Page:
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Kurdish Fighters Succeed Where Iraqi Army Fails
By Matt Bradley and Ayla Albayrak

Kurdish Iraqi Peshmerga forces deploy on the outskirts of Kirkuk, near areas controlled by Sunni Muslim Jihadists from the Islamic State of Iraq and al-Sham (Agence France-Presse/Getty Images.
Erbil, Iraq -- Brig. Halgord Hikmat, the spokesman for the Kurdistan Regional Government's Peshmerga Ministry, made little effort to conceal his satisfaction on Friday.

"Yes," he said with a cheeky grin. "It is a very nice time to be Kurdish."

Only a few hours before, Kurdish soldiers known as Peshmerga were engaging Islamist insurgent fighters in Diyala Province, picking up the slack from hundreds of retreating Iraqi troops. On Thursday Peshmerga fighters moved decisively to occupy the nearby city of Kirkuk, easily expelling Islamist fighters who had sent Iraqi troops literally running for the hills.

The Iraqi government in Baghdad has suffered a string of humiliating military defeats this week as insurgents from the al Qaeda-inspired Islamic State of Iraq and al-Sham conquered several major cities.

But for Iraq's long put-upon Kurdish minority, the past week has offered perhaps the finest opportunity in a generation to assert the Kurds' long-delayed claims on disputed lands and eventually, said Brig. Hikmat, a fully independent Kurdish state.

By exposing the weakness of the Iraqi state and setting a precedent for other minority groups to announce their own self-rule, a Kurdish claim of independence could potentially do more damage to Iraqi unity than ISIS's sweeping assault of the past week--a fact that Brig. Hikmat readily acknowledged.

"This would be a further prelude for the division of Iraq," said Brig. Hikmat. "A united Iraq is not the solution at this moment. The creation of the Iraqi state in the last century doesn't have enough to it to keep Iraq as a united state."

Mr. Hikmat said he expects the KRG to allow Kirkuk residents to vote on becoming part of the semiautonomous region, but he declined to give details on future plans.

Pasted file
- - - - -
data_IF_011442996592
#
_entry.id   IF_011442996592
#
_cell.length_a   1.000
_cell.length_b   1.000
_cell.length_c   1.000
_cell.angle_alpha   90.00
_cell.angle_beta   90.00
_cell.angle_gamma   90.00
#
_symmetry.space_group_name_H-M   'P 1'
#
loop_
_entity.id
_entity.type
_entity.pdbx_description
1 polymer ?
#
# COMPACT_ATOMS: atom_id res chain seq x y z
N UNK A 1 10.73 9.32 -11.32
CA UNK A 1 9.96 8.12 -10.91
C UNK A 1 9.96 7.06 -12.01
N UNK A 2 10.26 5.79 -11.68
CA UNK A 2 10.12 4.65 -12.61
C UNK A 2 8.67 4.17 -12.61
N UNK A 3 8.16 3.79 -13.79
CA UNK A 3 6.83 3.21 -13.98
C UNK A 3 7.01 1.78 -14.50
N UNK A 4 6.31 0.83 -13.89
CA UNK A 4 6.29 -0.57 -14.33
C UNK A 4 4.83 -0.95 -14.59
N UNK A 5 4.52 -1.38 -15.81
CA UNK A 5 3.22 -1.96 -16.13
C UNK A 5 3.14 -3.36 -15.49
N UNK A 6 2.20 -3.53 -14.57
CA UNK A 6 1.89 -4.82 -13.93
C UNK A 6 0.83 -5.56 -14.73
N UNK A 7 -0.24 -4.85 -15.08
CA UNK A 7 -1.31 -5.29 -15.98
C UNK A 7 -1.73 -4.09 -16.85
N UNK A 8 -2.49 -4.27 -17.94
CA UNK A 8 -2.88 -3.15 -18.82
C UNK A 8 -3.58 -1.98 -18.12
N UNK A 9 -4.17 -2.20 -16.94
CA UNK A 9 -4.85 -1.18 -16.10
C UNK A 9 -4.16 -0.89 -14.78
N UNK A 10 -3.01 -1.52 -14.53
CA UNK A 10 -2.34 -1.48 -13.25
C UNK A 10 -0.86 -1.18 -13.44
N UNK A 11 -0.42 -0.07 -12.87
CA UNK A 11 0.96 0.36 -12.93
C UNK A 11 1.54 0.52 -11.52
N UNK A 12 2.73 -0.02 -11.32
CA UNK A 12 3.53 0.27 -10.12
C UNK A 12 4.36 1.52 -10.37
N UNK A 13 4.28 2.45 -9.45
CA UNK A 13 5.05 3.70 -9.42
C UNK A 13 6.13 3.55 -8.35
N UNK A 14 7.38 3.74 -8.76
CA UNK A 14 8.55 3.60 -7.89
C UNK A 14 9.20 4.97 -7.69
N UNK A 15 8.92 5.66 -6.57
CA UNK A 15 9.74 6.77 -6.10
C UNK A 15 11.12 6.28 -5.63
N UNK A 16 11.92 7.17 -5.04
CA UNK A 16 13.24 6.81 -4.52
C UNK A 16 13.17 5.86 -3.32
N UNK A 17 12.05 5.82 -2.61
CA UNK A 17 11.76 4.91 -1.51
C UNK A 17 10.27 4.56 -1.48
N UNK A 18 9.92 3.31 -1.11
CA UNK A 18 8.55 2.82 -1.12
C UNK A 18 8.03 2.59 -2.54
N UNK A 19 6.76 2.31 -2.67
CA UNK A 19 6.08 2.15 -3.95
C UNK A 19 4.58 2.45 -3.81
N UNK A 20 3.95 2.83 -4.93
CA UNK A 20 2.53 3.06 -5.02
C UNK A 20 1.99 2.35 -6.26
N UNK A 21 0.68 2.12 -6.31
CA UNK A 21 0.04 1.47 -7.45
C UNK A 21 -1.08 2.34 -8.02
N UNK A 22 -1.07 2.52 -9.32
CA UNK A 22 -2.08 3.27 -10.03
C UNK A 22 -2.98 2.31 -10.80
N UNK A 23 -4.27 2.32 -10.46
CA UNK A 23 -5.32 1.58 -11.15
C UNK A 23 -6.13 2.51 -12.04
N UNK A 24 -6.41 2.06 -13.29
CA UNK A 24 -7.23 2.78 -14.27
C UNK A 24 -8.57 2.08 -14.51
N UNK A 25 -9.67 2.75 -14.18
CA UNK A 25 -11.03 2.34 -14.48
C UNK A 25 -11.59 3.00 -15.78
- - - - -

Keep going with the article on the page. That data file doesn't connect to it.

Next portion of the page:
Such a move toward independence could set off shock waves beyond Iraq's borders. The Kurds were largely ignored in the post-World War I Great Game that saw European colonial powers parcel out Middle Eastern countries among themselves. After the lines were drawn, the Kurds were left without a state to call their own and with pieces of their polity spread throughout Iran, Syria, Turkey and Iraq.

Mr. Hikmat and other Kurdish politicians said there were no plans to carve out a Kurdish state from surrounding nations. But even the claim to an independent Kurdish state within Iraq's borders would rattle nearby governments who have long fought to integrate and suppress their own Kurdish minorities.

The Kurdish expansionism was met with little reaction from Baghdad, where the Shiite-dominated central government has long viewed the Kurds as opportunists. The office of Prime Minister Nouri al-Maliki didn't respond to repeated requests for a comment, and members of his Dawa Party didn't answer phone calls.

Iraqi politicians have made a habit of publicly pillorying the Kurds even as they relied on the Peshmerga--Kurdish for "those who confront death"--? for security in the restive stretches of northern Iraq.

The friction between Baghdad and Erbil derives mostly from a dispute over oil exports. For the past several years, the KRG has been pushing to export its own oil independently of the Iraqi government. According to Iraqi law, Erbil is entitled to 17% of the national budget after deductions for oil services contracts. But Kurdish politicians have long complained that Baghdad actually delivers far less.

Baghdad has refused to make payments to the KRG since February, prompting Kurdish cauthorities to suspend pay for many state employees. Many KRG public workers have spent the past few months on strike.

The conflict reached a head last month, when the KRG started exporting oil on its own through a pipeline leading to the Turkish port of Ceyhan. Baghdad moved to sue the KRG and Turkey in the International Court of Arbitration in Paris.

Even before this week's military drama, the city of Kirkuk loomed large over the Baghdad-Erbil dispute. The Kurds have long considered the Kurdish-majority city to be part of their germinal nation despite successive Arab regimes' efforts to "Arabize" the oil-rich area by offering incentives for Arabs and other ethnic minorities to move there throughout the past century.

"These areas are over 90 % Kurdish anyway," said Dindar Zebari, the deputy minister of foreign relations of the KRG, of so-called "disputed areas" such as Kirkuk.

Yet while Kurdish soldiers have a reputation for professionalism that far surpasses soldiers from the rest of Iraq, non-Kurdish residents of Kirkuk said they felt frightened by the sudden influx of gun-toting Peshmerga.

"Our lives are in danger and we are terrified," said Salah Nawzad Bayatli, 36, an ethnic Turkmen who lives in Kirkuk. "We don't know what is going to happen in the next days but we know that this status is not normal and is threatening the future of Kirkuk."

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